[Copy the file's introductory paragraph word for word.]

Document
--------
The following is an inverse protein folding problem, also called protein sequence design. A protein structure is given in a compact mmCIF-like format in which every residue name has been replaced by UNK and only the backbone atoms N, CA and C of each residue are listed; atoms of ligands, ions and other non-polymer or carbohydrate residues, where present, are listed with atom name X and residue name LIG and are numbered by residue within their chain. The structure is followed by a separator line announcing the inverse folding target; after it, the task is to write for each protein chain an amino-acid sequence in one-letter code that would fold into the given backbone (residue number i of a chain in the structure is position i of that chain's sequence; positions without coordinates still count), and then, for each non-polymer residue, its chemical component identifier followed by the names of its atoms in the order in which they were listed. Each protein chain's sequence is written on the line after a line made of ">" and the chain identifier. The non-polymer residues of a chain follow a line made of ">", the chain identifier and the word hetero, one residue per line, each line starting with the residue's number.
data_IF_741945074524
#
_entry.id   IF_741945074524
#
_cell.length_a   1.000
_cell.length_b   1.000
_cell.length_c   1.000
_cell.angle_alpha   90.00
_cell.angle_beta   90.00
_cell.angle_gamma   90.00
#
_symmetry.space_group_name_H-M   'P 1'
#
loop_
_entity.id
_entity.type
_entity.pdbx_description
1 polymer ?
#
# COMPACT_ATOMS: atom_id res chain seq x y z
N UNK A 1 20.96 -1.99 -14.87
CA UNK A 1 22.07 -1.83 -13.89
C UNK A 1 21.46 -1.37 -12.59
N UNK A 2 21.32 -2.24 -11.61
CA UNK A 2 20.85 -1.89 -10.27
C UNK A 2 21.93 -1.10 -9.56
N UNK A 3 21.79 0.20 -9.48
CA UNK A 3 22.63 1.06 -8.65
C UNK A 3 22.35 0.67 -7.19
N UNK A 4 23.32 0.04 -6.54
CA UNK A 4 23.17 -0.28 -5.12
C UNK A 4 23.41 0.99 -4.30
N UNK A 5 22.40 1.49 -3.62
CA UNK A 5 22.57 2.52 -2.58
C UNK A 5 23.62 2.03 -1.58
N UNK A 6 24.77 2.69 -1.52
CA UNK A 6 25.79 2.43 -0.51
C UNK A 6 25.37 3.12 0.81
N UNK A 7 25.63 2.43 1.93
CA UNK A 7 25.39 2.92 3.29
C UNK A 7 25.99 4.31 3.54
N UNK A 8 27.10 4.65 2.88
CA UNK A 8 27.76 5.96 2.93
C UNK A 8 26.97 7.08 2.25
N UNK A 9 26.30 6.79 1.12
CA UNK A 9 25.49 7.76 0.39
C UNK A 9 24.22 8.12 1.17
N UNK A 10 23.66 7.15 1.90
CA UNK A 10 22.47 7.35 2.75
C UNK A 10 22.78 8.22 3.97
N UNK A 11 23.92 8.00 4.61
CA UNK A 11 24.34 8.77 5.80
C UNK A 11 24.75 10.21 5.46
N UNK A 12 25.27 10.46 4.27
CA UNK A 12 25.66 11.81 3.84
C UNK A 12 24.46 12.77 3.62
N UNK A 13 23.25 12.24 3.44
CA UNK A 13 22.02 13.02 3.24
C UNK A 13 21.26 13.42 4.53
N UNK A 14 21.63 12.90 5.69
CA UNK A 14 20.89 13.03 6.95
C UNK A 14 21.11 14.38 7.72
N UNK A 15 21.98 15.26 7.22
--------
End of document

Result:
The following is an inverse protein folding problem, also called protein sequence design. A protein structure is given in a compact mmCIF-like format in which every residue name has been replaced by UNK and only the backbone atoms N, CA and C of each residue are listed; atoms of ligands, ions and other non-polymer or carbohydrate residues, where present, are listed with atom name X and residue name LIG and are numbered by residue within their chain. The structure is followed by a separator line announcing the inverse folding target; after it, the task is to write for each protein chain an amino-acid sequence in one-letter code that would fold into the given backbone (residue number i of a chain in the structure is position i of that chain's sequence; positions without coordinates still count), and then, for each non-polymer residue, its chemical component identifier followed by the names of its atoms in the order in which they were listed. Each protein chain's sequence is written on the line after a line made of ">" and the chain identifier. The non-polymer residues of a chain follow a line made of ">", the chain identifier and the word hetero, one residue per line, each line starting with the residue's number.